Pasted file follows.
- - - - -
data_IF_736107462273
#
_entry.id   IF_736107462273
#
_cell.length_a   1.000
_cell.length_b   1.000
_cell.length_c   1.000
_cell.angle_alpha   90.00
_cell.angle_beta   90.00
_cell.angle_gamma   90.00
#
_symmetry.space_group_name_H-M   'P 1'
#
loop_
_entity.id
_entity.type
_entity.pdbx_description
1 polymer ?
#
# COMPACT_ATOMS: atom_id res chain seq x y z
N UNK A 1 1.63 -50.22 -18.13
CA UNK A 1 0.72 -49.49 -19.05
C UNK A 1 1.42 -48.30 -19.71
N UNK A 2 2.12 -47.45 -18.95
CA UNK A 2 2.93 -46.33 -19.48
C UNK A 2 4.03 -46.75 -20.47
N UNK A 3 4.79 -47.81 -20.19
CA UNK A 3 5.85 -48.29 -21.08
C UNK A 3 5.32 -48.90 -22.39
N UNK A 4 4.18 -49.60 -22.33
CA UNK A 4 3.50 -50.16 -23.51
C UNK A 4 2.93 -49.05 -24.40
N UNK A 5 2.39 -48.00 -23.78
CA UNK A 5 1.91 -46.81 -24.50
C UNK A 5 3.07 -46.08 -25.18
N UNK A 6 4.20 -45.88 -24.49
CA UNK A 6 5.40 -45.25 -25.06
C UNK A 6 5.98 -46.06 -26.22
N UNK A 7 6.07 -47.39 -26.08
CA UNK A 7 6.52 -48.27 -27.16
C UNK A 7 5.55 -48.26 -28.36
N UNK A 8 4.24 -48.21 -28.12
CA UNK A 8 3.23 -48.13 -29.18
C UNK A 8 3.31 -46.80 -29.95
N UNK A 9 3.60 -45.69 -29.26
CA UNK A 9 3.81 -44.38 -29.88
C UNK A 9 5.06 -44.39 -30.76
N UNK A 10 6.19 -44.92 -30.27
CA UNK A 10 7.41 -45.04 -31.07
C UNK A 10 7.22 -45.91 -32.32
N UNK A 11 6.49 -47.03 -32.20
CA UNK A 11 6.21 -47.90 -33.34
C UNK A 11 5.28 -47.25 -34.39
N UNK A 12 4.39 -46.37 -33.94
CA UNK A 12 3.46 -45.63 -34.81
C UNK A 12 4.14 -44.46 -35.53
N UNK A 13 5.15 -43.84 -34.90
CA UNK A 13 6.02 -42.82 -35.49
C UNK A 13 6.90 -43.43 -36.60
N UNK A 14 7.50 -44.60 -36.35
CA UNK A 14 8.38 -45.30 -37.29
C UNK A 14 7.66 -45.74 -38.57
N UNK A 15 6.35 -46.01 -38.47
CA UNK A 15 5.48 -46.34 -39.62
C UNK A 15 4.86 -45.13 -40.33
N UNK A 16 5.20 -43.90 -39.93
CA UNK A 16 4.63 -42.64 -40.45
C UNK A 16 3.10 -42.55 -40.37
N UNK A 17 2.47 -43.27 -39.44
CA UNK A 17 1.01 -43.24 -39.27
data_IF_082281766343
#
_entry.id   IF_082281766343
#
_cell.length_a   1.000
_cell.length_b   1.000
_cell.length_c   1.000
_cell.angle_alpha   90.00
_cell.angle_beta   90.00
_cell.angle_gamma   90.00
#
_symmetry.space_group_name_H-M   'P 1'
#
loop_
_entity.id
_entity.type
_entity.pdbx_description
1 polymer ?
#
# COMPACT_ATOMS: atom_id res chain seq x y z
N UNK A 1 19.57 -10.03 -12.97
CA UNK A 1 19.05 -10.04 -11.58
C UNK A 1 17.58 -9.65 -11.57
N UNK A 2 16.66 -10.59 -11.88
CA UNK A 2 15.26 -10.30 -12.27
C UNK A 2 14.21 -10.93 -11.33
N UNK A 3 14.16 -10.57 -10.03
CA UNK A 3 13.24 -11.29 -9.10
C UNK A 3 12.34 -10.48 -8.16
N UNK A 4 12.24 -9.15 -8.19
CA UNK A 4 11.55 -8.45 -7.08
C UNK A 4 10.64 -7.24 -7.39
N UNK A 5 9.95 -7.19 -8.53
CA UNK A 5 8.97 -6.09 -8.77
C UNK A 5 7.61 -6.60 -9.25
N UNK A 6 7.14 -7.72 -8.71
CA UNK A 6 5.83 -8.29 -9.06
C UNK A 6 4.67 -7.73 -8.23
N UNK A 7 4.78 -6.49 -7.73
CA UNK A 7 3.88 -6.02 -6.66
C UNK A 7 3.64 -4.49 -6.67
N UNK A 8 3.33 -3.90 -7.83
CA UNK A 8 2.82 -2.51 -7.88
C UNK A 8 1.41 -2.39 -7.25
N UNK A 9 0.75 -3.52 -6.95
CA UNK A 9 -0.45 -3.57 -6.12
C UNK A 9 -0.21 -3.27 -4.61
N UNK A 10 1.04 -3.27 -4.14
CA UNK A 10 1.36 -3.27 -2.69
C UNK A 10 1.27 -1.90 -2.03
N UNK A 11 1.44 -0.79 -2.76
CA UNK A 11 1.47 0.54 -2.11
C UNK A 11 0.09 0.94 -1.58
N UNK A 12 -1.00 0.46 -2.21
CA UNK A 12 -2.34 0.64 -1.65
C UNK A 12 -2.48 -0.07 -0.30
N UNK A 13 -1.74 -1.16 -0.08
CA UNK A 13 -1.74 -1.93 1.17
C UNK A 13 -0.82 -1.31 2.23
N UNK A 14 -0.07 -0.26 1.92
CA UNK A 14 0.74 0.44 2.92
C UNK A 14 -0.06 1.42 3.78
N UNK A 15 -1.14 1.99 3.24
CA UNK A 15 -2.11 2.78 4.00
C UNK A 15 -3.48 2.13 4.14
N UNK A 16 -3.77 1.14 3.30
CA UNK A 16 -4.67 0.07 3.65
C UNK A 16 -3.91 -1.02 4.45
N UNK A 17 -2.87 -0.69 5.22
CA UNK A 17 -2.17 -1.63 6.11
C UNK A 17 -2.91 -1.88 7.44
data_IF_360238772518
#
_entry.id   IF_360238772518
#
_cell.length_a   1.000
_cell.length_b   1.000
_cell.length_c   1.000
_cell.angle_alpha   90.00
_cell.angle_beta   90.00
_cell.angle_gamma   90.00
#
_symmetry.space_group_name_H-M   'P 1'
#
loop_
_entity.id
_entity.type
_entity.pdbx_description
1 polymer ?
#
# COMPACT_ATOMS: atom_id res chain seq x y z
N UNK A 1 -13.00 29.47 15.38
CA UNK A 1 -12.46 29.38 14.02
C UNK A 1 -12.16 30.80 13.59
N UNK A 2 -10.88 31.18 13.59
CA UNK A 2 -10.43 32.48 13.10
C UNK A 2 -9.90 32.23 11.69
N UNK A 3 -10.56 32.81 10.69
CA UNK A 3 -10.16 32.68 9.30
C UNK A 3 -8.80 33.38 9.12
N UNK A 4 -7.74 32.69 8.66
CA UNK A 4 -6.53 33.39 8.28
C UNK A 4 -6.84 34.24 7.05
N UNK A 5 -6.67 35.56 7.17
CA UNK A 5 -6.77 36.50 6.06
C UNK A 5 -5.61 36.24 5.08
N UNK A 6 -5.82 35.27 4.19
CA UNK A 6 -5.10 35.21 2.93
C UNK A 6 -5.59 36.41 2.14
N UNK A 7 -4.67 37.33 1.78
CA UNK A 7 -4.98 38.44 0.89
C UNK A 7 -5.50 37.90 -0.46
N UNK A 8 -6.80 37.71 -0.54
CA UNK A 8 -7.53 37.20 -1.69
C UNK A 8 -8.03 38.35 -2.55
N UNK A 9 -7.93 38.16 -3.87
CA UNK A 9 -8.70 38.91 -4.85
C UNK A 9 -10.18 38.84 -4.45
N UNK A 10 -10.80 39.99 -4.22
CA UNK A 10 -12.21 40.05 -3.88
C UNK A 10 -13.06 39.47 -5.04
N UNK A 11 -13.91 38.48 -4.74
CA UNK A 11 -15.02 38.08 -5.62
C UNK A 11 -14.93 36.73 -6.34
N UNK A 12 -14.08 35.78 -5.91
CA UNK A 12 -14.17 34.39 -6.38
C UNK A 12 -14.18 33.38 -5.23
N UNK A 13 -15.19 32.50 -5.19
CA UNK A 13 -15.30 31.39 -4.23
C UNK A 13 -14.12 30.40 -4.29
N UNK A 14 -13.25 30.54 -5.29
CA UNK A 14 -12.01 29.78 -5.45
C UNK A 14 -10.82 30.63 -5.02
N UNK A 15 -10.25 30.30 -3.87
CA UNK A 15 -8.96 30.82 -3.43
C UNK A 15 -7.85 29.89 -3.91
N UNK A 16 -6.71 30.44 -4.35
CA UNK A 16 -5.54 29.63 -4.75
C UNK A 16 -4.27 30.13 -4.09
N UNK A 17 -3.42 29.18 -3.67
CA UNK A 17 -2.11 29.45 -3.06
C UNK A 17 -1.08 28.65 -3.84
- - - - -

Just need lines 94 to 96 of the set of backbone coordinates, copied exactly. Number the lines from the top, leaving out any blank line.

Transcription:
N UNK A 2 16.66 -10.59 -11.88
CA UNK A 2 15.26 -10.30 -12.27
C UNK A 2 14.21 -10.93 -11.33